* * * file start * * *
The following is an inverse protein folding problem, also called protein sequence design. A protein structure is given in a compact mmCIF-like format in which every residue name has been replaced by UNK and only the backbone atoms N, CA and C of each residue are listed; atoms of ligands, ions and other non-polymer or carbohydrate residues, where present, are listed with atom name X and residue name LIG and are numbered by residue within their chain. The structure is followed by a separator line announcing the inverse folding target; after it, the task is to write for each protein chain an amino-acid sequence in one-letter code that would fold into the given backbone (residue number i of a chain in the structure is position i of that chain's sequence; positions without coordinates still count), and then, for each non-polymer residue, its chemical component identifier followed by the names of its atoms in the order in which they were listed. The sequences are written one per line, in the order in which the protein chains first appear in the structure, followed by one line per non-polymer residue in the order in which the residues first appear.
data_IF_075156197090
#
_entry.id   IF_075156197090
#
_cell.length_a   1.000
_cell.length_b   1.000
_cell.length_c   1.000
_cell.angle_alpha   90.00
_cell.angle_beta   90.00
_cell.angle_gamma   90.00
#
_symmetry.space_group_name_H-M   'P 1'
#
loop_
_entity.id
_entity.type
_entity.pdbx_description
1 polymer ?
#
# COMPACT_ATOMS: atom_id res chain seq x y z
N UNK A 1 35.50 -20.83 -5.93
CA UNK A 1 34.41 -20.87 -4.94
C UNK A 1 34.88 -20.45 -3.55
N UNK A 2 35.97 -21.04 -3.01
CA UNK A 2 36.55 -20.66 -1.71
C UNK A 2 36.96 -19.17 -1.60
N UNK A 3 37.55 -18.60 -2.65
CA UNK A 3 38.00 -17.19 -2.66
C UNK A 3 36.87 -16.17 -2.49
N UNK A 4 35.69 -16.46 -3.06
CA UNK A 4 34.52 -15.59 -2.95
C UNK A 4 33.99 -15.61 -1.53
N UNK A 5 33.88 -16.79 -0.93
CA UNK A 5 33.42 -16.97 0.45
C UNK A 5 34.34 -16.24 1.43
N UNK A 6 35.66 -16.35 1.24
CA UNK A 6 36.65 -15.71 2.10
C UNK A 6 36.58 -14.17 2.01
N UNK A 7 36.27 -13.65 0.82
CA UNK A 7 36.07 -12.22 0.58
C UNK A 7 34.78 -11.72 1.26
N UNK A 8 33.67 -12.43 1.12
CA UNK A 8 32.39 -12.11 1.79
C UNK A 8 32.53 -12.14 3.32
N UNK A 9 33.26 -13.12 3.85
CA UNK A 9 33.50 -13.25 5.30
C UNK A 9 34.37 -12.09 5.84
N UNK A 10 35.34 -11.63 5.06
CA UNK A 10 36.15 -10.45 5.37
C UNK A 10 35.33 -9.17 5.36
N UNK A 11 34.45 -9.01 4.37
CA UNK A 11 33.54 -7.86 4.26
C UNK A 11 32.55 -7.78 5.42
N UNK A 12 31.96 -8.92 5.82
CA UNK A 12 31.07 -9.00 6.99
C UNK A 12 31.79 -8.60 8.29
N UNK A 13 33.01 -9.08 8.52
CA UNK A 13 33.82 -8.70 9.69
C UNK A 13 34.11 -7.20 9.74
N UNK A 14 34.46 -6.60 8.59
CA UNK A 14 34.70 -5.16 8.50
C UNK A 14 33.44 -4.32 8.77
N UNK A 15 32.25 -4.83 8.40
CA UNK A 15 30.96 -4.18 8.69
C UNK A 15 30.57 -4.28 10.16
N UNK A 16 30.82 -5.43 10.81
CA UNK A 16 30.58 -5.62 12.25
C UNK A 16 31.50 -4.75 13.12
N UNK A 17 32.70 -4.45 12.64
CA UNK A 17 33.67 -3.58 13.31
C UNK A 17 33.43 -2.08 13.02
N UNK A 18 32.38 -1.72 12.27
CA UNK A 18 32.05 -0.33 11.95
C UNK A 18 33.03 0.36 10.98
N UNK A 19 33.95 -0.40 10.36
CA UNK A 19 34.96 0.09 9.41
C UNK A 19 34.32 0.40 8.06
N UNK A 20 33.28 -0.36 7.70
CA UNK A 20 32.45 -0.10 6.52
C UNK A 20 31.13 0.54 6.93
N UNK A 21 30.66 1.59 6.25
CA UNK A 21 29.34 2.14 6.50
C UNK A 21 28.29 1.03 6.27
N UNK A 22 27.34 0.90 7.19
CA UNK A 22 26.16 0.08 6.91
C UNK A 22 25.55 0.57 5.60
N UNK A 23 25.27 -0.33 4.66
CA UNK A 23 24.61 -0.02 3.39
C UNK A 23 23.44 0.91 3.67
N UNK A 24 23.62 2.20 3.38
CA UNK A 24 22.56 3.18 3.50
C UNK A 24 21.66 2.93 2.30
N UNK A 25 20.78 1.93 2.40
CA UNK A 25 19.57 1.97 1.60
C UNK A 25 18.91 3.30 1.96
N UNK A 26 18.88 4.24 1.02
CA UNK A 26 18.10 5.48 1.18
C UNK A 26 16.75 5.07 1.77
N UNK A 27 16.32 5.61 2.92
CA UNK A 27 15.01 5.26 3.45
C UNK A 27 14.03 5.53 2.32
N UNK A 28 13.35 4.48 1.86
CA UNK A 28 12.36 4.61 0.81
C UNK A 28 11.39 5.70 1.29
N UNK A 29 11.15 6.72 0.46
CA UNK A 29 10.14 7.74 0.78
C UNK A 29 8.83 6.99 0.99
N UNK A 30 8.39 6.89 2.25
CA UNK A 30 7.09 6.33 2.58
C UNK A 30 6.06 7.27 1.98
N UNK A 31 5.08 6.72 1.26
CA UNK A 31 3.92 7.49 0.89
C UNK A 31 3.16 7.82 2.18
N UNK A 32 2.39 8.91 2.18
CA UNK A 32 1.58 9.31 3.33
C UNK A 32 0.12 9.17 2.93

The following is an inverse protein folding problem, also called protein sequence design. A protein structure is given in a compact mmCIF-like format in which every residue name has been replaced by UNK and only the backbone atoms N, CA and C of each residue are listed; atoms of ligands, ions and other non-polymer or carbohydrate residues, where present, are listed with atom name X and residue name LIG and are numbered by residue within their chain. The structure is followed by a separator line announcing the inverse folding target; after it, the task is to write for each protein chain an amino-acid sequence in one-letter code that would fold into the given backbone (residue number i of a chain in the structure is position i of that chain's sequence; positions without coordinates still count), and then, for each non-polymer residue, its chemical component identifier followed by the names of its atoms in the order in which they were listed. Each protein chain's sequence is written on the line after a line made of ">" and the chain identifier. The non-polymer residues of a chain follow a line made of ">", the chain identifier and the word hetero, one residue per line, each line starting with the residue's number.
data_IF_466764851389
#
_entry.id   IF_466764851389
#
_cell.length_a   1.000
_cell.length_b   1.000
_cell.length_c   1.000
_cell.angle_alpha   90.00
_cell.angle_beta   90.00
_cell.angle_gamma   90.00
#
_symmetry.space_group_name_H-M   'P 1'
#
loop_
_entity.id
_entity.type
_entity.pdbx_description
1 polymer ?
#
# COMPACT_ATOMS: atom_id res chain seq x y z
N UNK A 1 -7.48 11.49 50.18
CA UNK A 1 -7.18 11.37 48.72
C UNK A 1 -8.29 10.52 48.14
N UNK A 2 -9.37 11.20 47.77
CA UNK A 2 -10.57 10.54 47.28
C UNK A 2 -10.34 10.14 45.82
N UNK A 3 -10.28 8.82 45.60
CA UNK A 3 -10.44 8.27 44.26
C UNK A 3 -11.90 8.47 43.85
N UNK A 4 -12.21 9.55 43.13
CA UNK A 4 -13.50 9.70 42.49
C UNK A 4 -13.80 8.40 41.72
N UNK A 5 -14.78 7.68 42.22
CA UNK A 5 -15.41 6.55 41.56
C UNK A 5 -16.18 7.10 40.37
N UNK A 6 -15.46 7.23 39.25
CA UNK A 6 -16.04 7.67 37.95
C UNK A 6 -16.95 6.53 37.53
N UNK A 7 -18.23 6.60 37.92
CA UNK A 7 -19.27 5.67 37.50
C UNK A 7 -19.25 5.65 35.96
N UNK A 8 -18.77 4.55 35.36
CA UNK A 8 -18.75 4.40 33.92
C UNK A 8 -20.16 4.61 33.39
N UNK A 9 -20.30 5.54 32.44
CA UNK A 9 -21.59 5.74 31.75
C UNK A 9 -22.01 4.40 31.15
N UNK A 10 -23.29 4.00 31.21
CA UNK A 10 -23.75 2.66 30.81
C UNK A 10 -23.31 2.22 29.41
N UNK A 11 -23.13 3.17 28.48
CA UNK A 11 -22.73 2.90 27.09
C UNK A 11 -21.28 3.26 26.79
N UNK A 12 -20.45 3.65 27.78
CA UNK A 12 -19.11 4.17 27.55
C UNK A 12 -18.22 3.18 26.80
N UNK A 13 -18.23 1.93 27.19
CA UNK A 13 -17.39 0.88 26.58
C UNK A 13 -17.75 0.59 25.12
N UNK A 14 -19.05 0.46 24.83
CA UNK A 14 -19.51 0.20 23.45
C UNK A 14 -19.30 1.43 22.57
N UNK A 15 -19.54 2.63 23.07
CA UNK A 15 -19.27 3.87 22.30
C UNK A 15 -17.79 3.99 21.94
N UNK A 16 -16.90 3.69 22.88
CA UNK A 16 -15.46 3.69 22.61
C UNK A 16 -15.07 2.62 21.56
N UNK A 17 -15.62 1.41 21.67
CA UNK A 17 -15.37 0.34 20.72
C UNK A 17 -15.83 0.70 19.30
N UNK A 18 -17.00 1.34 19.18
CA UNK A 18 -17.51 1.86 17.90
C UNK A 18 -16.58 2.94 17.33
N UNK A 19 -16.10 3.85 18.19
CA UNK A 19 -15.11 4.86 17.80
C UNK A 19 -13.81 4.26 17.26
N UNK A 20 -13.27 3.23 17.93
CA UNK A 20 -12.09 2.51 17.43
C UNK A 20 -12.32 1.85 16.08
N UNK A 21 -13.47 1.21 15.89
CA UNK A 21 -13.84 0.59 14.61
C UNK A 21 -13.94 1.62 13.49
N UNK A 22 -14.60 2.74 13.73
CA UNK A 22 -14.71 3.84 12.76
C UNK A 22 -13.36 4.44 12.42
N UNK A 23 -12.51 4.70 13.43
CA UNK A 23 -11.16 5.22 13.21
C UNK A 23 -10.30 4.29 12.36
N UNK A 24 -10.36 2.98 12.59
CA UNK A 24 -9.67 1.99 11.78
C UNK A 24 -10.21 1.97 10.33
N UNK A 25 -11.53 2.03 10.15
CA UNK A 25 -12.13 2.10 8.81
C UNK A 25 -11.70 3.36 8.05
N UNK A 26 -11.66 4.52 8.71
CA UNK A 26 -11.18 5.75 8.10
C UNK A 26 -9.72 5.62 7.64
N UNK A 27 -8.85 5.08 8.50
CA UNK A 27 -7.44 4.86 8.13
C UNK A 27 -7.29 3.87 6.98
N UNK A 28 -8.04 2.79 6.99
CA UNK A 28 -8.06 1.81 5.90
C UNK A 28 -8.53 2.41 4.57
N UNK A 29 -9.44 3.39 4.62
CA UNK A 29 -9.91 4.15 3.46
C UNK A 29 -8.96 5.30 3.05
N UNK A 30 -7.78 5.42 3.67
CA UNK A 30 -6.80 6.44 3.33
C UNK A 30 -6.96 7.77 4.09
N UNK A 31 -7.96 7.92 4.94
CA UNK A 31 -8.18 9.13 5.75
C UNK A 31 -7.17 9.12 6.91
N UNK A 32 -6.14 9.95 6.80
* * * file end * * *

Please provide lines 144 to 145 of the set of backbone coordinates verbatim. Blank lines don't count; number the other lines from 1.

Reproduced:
C UNK A 2 -10.34 10.14 45.82
N UNK A 3 -10.28 8.82 45.60